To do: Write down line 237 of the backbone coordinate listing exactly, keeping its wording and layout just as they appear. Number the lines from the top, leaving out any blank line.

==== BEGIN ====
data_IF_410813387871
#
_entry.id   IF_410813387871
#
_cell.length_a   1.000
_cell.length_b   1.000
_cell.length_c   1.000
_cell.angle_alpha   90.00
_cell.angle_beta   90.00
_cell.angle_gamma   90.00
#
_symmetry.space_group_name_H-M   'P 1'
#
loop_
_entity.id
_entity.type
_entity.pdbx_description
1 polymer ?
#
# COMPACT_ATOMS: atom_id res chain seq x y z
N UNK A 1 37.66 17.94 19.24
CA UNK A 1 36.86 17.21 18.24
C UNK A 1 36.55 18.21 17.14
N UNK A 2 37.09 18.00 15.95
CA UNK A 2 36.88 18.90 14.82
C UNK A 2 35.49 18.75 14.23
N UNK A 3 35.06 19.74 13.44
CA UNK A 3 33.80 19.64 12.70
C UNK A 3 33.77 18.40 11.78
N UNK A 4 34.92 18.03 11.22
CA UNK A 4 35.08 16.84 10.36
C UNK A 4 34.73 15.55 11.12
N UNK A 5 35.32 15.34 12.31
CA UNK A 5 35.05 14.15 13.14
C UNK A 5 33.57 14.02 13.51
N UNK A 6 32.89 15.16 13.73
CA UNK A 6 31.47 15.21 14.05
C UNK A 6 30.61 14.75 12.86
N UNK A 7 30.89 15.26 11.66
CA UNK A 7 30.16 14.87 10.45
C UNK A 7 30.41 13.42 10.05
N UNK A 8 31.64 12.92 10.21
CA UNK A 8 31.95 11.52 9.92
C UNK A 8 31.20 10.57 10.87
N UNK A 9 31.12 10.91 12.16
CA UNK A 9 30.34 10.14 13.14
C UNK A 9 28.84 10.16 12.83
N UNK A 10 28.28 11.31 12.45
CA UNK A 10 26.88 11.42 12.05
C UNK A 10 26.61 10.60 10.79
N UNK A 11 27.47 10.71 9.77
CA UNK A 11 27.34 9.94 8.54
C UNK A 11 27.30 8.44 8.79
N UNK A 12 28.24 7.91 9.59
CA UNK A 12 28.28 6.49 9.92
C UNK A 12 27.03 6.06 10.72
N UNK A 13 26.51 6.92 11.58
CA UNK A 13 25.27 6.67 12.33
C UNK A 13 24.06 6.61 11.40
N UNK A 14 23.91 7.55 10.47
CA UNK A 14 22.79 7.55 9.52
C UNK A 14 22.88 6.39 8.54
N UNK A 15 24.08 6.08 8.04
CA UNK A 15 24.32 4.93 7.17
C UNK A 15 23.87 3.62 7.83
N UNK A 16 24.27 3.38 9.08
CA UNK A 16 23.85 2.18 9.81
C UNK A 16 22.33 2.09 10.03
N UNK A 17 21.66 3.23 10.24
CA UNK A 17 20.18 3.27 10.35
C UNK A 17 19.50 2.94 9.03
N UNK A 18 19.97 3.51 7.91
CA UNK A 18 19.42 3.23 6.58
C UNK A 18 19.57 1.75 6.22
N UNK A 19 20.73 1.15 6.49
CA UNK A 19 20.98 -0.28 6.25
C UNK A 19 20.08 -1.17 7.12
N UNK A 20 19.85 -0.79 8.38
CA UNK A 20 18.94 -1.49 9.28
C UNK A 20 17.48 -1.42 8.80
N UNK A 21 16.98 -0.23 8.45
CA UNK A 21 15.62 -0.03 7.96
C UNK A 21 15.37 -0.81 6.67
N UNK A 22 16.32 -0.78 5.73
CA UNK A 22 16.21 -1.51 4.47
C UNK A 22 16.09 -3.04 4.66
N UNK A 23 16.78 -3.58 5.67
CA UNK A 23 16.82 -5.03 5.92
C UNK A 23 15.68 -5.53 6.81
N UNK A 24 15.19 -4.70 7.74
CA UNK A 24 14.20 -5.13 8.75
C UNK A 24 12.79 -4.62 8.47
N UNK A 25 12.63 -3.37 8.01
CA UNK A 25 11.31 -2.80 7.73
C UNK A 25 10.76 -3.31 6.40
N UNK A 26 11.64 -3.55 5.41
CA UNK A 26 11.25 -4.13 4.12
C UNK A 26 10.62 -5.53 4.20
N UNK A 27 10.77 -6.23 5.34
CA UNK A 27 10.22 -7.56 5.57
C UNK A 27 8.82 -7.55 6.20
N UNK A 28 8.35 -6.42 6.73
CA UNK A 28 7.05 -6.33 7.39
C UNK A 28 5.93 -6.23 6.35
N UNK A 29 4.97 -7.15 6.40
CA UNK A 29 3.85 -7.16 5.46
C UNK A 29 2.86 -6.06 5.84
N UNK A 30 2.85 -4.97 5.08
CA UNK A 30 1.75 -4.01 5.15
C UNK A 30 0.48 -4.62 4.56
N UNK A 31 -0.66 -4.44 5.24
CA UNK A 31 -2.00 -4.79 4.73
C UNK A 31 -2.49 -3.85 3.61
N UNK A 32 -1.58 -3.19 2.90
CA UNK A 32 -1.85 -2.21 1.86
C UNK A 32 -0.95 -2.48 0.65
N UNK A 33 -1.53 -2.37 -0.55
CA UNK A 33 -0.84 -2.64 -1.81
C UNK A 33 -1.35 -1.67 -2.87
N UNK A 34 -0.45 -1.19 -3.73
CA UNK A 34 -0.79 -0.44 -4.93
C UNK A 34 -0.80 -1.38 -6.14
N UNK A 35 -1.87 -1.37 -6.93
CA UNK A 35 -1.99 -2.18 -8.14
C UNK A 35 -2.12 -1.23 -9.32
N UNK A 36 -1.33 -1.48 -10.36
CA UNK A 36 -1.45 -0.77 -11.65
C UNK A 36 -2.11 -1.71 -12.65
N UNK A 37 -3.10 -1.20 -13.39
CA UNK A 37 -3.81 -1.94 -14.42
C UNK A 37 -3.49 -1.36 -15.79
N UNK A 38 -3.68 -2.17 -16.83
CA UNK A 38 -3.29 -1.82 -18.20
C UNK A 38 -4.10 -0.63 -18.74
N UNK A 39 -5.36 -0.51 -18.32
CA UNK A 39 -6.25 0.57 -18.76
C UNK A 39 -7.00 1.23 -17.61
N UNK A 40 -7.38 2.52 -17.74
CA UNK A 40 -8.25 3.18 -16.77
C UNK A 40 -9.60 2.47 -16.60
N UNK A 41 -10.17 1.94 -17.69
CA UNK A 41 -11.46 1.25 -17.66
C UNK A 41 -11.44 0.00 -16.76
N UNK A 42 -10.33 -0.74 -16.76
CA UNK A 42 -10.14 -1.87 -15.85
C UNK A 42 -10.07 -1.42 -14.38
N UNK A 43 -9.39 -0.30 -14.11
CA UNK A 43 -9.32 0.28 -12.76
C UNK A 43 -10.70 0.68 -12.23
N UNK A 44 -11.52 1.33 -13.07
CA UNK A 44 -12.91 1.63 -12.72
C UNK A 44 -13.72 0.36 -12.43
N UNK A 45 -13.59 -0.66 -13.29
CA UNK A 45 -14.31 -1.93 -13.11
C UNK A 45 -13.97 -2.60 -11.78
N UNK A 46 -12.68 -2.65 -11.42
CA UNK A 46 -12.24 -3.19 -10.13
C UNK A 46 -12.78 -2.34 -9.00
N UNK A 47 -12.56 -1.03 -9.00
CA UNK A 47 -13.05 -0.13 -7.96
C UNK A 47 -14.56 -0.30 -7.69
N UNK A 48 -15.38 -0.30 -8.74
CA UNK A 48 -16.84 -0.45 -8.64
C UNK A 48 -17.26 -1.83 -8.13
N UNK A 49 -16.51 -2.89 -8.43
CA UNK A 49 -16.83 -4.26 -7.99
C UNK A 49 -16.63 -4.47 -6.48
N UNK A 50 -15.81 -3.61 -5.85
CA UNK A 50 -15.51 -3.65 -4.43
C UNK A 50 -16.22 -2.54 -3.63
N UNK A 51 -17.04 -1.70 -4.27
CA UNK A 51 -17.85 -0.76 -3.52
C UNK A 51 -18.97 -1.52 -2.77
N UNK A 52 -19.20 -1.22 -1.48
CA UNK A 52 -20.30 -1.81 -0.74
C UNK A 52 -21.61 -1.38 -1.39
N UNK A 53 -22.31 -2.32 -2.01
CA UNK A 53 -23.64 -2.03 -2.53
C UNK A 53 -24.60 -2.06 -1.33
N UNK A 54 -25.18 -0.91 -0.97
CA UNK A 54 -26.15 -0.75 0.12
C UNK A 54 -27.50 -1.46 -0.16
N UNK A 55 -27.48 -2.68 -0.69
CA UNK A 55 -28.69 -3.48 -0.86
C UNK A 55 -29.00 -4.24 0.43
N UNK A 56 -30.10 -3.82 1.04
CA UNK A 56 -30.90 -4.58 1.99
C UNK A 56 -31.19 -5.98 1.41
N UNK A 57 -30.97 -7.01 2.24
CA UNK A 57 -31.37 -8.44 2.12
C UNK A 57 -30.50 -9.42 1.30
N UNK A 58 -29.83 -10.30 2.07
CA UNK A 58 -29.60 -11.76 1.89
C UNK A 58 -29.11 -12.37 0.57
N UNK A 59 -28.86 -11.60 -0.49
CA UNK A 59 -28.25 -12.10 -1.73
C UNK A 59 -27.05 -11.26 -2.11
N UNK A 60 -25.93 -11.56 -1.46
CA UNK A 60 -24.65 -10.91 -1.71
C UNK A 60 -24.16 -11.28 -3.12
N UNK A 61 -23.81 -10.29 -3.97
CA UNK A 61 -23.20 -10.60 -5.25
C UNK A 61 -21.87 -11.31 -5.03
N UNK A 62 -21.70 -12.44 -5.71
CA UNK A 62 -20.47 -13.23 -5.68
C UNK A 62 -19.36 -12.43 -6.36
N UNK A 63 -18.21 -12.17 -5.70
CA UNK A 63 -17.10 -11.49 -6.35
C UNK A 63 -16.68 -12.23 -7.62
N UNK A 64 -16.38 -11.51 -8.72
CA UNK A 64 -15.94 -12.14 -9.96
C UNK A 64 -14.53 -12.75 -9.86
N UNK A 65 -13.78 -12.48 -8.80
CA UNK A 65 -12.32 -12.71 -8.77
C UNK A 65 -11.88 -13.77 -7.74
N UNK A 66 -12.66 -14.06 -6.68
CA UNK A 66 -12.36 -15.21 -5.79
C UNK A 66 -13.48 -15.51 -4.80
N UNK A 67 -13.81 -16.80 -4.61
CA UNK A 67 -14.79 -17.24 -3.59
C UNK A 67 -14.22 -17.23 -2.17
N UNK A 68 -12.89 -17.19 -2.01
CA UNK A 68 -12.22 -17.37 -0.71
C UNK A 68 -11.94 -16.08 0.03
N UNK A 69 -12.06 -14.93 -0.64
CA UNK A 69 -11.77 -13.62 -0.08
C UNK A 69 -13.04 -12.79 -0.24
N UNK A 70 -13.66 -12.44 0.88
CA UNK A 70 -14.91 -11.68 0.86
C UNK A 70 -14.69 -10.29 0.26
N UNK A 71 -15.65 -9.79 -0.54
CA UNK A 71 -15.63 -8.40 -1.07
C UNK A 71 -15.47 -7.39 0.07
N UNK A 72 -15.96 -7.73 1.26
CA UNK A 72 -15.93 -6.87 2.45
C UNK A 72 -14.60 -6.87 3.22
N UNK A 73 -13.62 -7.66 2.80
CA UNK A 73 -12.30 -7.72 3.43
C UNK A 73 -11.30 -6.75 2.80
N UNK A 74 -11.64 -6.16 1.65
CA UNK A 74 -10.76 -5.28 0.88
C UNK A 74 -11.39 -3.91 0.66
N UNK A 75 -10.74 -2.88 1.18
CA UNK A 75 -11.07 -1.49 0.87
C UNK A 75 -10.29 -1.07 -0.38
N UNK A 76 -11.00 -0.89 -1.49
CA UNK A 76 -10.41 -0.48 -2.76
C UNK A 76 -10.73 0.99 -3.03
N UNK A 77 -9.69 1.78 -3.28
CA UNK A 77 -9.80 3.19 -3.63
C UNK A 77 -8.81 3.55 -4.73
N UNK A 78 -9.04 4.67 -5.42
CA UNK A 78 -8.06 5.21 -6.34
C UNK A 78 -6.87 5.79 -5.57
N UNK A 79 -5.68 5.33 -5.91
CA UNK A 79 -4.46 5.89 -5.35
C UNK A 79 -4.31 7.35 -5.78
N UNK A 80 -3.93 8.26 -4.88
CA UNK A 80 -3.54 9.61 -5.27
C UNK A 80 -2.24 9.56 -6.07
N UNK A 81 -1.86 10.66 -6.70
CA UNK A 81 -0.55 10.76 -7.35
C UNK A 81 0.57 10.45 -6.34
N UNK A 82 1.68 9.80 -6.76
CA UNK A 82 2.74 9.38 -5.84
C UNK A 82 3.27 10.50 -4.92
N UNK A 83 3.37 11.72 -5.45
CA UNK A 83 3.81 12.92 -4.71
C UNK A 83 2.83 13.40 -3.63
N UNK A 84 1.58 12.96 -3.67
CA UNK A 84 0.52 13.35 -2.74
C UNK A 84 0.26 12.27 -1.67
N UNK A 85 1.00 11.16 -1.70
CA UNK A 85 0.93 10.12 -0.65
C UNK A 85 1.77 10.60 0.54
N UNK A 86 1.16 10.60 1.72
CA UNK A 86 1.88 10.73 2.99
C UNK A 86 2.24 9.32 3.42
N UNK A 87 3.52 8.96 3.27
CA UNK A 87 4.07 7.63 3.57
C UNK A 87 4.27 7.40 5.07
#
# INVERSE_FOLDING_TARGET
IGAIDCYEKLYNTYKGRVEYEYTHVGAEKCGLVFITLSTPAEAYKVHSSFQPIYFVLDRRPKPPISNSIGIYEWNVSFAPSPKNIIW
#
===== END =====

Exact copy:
N UNK A 73 -13.62 -7.66 2.80